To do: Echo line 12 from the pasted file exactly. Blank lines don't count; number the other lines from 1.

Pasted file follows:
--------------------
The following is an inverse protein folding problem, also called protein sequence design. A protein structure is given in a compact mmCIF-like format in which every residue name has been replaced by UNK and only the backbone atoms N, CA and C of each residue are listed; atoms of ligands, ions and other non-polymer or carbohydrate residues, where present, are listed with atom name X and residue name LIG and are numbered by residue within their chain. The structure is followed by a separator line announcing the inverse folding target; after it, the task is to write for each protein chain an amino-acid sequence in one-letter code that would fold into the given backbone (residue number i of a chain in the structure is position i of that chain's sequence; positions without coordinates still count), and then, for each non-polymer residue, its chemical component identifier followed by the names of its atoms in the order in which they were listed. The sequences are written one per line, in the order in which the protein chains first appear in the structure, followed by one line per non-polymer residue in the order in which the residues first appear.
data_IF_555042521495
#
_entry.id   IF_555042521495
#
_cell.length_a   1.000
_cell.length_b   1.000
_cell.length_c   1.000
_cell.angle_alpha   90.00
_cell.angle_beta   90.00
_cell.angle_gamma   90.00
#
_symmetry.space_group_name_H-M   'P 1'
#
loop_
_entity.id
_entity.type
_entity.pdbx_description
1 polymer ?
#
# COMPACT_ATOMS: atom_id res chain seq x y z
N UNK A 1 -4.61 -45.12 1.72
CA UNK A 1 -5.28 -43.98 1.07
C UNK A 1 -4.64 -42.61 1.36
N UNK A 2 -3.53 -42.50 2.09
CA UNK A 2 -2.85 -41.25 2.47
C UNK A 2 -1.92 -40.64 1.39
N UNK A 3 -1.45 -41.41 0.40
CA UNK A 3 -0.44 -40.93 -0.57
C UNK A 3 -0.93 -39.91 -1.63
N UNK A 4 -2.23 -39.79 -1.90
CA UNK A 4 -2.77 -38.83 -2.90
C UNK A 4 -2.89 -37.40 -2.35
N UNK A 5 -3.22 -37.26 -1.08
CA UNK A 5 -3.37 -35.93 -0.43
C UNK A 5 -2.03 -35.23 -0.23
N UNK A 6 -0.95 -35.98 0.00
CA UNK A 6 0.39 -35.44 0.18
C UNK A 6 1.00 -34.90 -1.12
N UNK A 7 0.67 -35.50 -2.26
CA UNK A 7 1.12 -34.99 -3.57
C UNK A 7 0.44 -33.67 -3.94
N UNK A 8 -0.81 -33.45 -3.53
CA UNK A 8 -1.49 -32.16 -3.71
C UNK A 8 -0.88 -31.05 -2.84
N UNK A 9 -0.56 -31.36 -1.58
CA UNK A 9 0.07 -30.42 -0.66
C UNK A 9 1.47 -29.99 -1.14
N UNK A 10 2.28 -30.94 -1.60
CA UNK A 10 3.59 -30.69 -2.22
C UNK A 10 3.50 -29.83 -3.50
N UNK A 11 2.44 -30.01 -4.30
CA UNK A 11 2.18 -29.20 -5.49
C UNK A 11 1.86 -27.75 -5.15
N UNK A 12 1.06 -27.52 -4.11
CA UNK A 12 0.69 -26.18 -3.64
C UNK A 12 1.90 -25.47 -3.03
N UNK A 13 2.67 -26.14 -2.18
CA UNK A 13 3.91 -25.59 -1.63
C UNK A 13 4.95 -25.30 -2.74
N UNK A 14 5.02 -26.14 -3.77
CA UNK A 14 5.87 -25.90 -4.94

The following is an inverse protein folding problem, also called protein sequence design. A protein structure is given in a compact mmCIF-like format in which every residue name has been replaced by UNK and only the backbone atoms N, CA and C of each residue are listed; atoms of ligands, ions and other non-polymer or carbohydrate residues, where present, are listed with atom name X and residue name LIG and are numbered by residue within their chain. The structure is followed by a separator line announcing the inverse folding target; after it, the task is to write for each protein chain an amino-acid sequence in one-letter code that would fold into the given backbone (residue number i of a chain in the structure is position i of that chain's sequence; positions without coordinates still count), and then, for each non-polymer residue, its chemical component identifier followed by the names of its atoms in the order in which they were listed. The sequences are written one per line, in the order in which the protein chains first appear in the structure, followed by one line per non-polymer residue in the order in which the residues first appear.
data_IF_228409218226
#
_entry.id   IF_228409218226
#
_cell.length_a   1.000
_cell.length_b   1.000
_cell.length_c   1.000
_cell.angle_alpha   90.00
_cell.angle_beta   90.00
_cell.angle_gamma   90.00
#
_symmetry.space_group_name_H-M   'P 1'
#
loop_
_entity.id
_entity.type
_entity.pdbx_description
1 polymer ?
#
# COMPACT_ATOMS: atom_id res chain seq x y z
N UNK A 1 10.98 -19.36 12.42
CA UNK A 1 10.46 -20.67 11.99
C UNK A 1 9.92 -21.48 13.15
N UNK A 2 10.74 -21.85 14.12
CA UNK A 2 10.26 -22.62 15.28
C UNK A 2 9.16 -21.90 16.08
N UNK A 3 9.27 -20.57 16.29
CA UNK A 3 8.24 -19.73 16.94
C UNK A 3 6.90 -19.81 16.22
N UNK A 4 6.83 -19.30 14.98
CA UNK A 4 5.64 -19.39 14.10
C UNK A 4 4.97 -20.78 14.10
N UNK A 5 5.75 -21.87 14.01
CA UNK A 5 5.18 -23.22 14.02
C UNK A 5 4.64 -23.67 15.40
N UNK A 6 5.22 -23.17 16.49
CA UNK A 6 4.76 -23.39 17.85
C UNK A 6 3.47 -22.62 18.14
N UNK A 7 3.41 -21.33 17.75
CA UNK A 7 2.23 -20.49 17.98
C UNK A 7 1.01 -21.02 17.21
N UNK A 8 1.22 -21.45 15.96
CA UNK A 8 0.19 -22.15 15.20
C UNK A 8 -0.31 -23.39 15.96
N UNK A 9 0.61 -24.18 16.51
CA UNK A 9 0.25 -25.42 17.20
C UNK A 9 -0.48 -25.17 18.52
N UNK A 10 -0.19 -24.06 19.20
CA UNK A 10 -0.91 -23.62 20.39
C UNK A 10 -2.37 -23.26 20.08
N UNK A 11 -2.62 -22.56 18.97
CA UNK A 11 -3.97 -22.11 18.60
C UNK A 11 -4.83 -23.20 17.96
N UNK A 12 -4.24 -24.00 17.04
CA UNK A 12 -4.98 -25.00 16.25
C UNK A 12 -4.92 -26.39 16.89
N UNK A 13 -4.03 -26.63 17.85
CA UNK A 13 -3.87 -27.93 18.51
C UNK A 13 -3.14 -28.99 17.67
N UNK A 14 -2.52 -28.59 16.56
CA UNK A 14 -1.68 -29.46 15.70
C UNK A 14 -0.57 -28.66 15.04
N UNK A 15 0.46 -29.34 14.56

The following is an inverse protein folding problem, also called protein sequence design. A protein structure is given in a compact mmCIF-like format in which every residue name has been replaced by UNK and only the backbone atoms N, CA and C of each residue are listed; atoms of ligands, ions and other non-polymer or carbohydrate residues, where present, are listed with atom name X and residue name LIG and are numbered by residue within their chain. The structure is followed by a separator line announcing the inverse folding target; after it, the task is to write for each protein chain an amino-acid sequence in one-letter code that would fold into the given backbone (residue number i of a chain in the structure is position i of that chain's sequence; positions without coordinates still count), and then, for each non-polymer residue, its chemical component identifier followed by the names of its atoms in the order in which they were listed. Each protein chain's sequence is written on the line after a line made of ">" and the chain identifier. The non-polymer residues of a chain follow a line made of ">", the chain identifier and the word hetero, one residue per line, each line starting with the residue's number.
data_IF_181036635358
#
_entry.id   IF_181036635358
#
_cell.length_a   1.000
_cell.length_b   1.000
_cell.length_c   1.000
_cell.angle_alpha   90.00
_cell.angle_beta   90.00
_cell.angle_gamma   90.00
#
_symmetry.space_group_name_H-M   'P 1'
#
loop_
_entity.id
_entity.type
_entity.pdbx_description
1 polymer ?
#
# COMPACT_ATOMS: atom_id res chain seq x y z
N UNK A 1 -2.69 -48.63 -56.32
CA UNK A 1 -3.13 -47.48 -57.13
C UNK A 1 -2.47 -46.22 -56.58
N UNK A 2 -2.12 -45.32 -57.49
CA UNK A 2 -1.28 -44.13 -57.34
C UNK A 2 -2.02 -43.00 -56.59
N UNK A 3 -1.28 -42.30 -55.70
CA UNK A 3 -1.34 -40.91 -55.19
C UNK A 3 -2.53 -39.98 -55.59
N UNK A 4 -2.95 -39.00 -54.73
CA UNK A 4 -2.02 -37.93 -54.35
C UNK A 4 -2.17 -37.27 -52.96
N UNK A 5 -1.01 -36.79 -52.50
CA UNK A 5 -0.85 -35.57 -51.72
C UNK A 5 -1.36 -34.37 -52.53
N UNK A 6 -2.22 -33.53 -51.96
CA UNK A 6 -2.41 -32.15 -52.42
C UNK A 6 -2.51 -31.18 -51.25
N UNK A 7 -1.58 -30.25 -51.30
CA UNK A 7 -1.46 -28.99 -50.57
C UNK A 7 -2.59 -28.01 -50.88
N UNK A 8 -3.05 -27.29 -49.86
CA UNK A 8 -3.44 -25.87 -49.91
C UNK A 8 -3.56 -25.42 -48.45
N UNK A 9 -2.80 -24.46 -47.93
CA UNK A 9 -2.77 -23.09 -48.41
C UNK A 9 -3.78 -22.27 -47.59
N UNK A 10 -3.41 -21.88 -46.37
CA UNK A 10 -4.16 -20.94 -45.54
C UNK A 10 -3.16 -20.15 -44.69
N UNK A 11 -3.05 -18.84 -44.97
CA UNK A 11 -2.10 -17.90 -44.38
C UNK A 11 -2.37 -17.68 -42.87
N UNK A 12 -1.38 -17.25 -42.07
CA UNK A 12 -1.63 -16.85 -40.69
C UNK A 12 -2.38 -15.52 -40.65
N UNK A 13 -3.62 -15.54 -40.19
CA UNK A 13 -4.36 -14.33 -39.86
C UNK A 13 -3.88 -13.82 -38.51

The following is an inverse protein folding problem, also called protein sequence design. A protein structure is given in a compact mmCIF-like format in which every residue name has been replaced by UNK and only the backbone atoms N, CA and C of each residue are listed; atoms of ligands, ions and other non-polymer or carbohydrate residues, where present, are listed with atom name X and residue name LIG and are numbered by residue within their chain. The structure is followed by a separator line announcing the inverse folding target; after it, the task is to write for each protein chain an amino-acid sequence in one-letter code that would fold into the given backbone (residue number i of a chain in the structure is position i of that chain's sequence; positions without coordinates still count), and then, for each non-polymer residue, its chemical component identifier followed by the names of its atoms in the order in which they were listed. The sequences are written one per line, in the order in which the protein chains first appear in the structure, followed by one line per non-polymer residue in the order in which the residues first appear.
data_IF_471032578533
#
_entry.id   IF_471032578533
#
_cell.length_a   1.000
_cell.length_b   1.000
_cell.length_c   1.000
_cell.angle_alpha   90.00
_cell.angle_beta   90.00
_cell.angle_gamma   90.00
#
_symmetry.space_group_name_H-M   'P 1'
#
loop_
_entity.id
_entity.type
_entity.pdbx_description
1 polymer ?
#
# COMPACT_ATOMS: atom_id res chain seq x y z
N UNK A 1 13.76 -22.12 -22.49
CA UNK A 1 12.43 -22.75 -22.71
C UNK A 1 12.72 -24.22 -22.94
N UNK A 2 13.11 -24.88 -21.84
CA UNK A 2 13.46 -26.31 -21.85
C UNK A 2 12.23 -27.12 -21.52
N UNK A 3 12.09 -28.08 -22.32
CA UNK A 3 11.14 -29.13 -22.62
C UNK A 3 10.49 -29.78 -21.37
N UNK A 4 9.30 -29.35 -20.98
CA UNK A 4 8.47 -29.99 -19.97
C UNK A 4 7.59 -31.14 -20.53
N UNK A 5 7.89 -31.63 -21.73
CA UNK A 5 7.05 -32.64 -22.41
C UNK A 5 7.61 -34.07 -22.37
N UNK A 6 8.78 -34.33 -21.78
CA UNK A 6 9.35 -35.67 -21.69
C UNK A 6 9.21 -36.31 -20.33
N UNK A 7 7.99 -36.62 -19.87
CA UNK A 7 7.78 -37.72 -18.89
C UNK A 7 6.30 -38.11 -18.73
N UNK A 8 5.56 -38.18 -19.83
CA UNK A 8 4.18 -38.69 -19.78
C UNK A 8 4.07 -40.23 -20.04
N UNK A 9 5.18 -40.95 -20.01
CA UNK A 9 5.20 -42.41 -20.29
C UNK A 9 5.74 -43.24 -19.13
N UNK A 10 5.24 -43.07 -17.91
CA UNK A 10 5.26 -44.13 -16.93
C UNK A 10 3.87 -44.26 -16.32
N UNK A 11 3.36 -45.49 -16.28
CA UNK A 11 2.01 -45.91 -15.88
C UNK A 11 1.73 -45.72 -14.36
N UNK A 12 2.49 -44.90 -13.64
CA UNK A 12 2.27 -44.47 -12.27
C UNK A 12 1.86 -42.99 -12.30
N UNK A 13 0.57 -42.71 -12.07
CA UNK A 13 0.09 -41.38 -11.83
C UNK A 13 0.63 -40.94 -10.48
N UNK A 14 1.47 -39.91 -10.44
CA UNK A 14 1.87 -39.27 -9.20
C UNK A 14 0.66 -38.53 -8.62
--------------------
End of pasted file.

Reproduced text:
#